There is little doubt that 2013 will be rich with new educational phrases and buzz words. I would like to suggest five that I hope to see popularized. I’ve even suggested a Twitter hash tag that you can use for each. Every metaphor and term has limitations, and these are no different. They do, however, direct us to some important considerations and conversations. After reviewing my five suggestions, please add some of your own in the comment section. Or, go ahead and try out one of the new hash tags on Twitter. The only rules for more suggestions are:
1) It can’t already be a term or phrase that is mainstream.
2) It should have at least a measure of discussion-starting power.
3) You need to suggest a hash tag for your suggestion.
Here we go.
The Wild West Era of Education #wildwested
I thought that I had coined this term and then I heard Howard Garnder use in a YouTube video recently. Oh, well. I’m sure that it has more credibility coming from him anyway. It is a great term to illustrate where we are in the field of education now. It suggest a time of risk, the development of new communities, discovery, experimentation, adventure, people seeking fortune and treasure, a measure of rule-breaking, and new frontiers. Doesn’t that sound a bit like what we are seeing in education right now?
Dis-integrating Technology #dis-integrate
There has been plenty of talk about integrating technology over the last decade. Some even argued that you effectively integrate technology when it is a seamless experience, when you don’t even notice the technology. There is still a time for that, but now is also a time to talk about dis-integrating technology. Now that it has become seamless and unnoticeable in some environments, it is time to notice it, to dis-integrate it, to dissect, understand, and analyze it. Douglas Rushkoff’s new book Program or Be Programmed represents the spirit of this term. It is a call to not only consider how to use technology, but in the words of Neal Postman and others, consider how technology uses and shapes us. Our Media Ecology friends have much to teach us. That is an important part of a 21st century education. As Marshall McLuhan once noted, “First we build the tools, then they build us.” It is essential that we give attention to understanding how the tools are building us.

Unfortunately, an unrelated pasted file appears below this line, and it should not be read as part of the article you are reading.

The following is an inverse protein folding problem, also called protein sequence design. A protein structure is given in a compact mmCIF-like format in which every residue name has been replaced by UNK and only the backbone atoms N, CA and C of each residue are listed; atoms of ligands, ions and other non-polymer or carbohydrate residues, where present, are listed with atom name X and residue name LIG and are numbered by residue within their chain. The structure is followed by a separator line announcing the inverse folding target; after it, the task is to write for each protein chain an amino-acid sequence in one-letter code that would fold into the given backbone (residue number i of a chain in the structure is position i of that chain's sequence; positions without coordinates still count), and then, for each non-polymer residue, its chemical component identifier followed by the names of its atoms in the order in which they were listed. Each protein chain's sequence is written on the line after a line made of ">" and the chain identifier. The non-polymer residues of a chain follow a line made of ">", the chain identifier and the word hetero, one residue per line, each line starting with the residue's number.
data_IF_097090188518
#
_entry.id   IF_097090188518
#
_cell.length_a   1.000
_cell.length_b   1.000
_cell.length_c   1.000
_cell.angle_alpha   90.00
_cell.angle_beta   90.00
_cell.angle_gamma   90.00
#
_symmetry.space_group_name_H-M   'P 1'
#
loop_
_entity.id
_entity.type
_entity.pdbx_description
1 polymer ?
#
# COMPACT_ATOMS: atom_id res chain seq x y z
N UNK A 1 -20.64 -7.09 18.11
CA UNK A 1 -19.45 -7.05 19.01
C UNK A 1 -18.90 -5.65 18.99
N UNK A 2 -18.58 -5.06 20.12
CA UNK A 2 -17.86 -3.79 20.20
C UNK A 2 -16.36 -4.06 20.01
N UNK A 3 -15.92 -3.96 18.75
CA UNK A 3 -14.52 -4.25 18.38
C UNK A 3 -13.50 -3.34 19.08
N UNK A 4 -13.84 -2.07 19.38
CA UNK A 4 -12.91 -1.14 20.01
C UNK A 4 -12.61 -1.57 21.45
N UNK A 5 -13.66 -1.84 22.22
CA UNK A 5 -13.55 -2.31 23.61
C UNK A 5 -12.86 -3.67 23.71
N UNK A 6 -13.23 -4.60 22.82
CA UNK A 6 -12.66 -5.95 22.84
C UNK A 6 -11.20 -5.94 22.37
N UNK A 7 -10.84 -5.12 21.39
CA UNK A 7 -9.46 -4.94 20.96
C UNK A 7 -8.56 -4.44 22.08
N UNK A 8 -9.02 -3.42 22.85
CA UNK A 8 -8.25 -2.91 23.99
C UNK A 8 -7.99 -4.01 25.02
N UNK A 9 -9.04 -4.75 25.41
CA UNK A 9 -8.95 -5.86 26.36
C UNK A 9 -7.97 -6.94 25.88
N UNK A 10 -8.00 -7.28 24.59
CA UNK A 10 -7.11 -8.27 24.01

22nd Century Teaching and Learning #22clearning
Since I just mentioned 21st century learning, now it is time to start thinking about 22nd century teaching and learning. This is a time in the future, a time full of unknowns. How do we prepare learners (and ourselves for the future unknown)? If we are preparing people (and ourselves) for a world that does not yet exist, then why not use a term that denotes it. So, how about if we retire 21st century learning, and replace it with a true, future-oriented phrase?
Un-cloistered (or post-monastic) Education #uncloistereded
The monastic life is one of order, quiet reflection, carefully planned schedules, and significant separation from the rest of the world. Schooling often resembles that. We have bells, rows, teachers seeking to keep students quiet and attentive, and a persistent problem with the transfer of knowledge from the classroom to real-world contexts. We arrived at a stage in education when more public voices are calling for un-cloistered learning. This can refer to Jay Cross’s explanation of Informal Learning, unschooling, homeschooling, open learning, self-directed learning, service learning, experiential learning… You get the idea. We are now seeing the value and power of blurring the lines between classroom and the rest of the world, even getting rid of the classroom model altogether in some cases.
Educational Malpractice #edmalpractice
The first time that I heard this was from Chris Dede at a Distance Learning Conference a few years ago. The time is coming, he argued, when failing to use the current and best teaching and learning technologies will be a form of educational malpractice. It will be like a medical professional who insists on using outdated technologies when we they have more effective ones at their disposal. If technologies are tools (I’m not especially fond of that metaphor, but I’ll go with it for now), then it is important to use the best and most appropriate tool for the job. Would you go to a brain surgeon who insisted on using an 18th century skull saw? What is the equivalent in our education system today? I fully support respecting and valuing diverse perspectives, but there does come a time when we need to acknowledge some limits to that respect…like when we are sitting in a surgeon’s (or teacher’s) office and he is preaching to us about the superiority of the time-tested skull saw over these new technological trends. We can appreciate his nostalgia for the “good old days” while respectfully insisting that we put the well-being of the patient (learner) ahead of our own comfort and preferences.
There you have it. Those are my five suggestions. If you are willing, go ahead and try out one of the hash tags in your next Tweet. Do you have some new ones to add? Comment away!